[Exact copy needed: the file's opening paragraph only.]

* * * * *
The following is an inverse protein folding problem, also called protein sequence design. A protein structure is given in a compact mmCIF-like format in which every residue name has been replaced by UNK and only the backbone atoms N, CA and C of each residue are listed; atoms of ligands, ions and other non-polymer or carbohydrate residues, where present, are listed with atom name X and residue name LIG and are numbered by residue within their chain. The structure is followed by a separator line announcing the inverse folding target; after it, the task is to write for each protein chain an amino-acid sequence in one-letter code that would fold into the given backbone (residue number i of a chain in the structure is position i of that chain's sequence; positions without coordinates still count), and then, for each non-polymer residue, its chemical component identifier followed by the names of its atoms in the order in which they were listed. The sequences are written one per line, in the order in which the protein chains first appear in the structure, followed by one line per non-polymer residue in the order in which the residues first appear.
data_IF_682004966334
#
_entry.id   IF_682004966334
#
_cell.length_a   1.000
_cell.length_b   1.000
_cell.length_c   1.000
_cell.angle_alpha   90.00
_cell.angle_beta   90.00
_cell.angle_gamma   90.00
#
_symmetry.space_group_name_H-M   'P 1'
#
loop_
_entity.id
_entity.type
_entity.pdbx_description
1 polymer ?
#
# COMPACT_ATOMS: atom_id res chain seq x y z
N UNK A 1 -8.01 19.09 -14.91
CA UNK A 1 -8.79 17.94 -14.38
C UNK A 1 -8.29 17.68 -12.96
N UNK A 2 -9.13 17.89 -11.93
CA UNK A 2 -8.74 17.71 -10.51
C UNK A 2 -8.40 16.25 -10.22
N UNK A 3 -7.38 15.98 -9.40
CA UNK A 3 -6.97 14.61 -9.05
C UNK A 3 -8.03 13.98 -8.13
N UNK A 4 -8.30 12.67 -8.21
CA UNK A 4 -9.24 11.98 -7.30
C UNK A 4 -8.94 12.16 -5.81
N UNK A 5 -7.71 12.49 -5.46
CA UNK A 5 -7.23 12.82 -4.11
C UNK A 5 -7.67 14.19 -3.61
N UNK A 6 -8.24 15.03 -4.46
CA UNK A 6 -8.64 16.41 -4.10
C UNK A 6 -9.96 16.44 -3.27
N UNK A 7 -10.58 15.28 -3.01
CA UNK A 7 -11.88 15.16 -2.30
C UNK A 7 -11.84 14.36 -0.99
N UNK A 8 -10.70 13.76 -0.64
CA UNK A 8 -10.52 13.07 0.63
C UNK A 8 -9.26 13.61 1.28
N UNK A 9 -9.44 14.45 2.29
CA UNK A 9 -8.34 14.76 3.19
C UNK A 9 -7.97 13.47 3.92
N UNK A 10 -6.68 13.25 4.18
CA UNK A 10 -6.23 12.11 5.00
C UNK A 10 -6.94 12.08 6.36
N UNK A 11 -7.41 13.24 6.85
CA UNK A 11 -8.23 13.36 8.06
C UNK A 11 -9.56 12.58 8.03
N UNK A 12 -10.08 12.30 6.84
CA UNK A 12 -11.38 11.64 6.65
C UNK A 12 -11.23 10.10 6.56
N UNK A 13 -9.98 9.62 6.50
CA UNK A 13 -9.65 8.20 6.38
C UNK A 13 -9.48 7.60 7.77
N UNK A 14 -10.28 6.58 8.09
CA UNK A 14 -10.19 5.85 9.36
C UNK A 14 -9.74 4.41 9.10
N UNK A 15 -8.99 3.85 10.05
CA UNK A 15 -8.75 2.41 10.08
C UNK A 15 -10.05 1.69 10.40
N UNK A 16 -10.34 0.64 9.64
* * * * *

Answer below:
The following is an inverse protein folding problem, also called protein sequence design. A protein structure is given in a compact mmCIF-like format in which every residue name has been replaced by UNK and only the backbone atoms N, CA and C of each residue are listed; atoms of ligands, ions and other non-polymer or carbohydrate residues, where present, are listed with atom name X and residue name LIG and are numbered by residue within their chain. The structure is followed by a separator line announcing the inverse folding target; after it, the task is to write for each protein chain an amino-acid sequence in one-letter code that would fold into the given backbone (residue number i of a chain in the structure is position i of that chain's sequence; positions without coordinates still count), and then, for each non-polymer residue, its chemical component identifier followed by the names of its atoms in the order in which they were listed. The sequences are written one per line, in the order in which the protein chains first appear in the structure, followed by one line per non-polymer residue in the order in which the residues first appear.